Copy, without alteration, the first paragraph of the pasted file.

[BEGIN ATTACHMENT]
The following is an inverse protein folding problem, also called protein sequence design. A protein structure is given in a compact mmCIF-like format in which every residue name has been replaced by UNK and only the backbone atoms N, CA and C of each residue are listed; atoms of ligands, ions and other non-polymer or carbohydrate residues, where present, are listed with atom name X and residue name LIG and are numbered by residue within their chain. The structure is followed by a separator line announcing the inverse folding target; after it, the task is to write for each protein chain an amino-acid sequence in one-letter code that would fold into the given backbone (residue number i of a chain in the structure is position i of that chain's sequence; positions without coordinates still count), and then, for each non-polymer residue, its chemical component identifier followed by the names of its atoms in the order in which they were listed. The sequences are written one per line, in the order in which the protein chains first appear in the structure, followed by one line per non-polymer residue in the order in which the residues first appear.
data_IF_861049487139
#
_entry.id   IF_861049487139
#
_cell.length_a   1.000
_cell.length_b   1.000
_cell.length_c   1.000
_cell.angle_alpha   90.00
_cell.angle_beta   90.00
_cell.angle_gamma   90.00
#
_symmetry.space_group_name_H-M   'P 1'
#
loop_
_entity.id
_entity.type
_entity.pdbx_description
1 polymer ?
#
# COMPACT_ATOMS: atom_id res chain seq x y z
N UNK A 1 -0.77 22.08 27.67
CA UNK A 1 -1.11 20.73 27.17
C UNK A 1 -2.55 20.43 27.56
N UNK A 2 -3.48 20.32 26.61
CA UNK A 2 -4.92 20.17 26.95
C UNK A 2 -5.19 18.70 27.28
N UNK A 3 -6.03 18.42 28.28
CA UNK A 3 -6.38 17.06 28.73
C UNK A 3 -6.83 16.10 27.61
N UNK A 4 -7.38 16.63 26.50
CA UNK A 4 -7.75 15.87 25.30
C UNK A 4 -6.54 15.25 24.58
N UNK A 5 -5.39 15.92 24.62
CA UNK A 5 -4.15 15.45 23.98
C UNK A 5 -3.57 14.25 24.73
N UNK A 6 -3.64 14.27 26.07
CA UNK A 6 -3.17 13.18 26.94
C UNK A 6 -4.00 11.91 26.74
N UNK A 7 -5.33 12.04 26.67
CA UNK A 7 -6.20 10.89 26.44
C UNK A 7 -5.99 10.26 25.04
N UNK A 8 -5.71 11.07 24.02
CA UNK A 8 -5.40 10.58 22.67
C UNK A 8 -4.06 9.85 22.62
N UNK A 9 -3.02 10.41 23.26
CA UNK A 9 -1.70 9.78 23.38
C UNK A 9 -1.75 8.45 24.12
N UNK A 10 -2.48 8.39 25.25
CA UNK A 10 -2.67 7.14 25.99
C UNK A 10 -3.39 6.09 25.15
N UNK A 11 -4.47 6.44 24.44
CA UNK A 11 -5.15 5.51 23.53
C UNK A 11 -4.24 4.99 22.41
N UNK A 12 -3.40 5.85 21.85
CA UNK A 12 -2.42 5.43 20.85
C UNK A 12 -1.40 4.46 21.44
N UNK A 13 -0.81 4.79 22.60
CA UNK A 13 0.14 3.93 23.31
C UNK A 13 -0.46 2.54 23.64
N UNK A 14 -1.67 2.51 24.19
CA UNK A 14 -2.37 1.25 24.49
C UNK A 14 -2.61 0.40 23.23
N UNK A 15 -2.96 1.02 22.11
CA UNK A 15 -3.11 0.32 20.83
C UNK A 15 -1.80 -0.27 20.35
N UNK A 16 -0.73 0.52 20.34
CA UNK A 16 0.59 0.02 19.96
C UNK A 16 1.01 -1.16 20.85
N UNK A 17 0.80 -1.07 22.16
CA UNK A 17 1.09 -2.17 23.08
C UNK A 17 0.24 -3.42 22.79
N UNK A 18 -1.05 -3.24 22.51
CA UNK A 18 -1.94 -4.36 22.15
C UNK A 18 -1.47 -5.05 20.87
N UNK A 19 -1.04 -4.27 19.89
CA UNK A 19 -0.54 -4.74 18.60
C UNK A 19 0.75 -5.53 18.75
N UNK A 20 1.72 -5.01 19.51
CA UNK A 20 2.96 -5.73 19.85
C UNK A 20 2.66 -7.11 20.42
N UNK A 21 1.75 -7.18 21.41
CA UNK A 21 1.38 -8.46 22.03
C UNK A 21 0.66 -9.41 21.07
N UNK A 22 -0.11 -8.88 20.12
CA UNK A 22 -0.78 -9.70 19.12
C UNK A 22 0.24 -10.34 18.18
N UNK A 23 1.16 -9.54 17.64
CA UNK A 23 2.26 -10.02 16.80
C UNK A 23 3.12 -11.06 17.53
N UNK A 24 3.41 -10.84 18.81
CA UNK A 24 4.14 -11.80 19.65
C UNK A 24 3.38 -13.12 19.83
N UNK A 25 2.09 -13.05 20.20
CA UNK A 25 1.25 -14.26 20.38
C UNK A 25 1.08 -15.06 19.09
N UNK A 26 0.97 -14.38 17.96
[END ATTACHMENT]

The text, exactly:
The following is an inverse protein folding problem, also called protein sequence design. A protein structure is given in a compact mmCIF-like format in which every residue name has been replaced by UNK and only the backbone atoms N, CA and C of each residue are listed; atoms of ligands, ions and other non-polymer or carbohydrate residues, where present, are listed with atom name X and residue name LIG and are numbered by residue within their chain. The structure is followed by a separator line announcing the inverse folding target; after it, the task is to write for each protein chain an amino-acid sequence in one-letter code that would fold into the given backbone (residue number i of a chain in the structure is position i of that chain's sequence; positions without coordinates still count), and then, for each non-polymer residue, its chemical component identifier followed by the names of its atoms in the order in which they were listed. The sequences are written one per line, in the order in which the protein chains first appear in the structure, followed by one line per non-polymer residue in the order in which the residues first appear.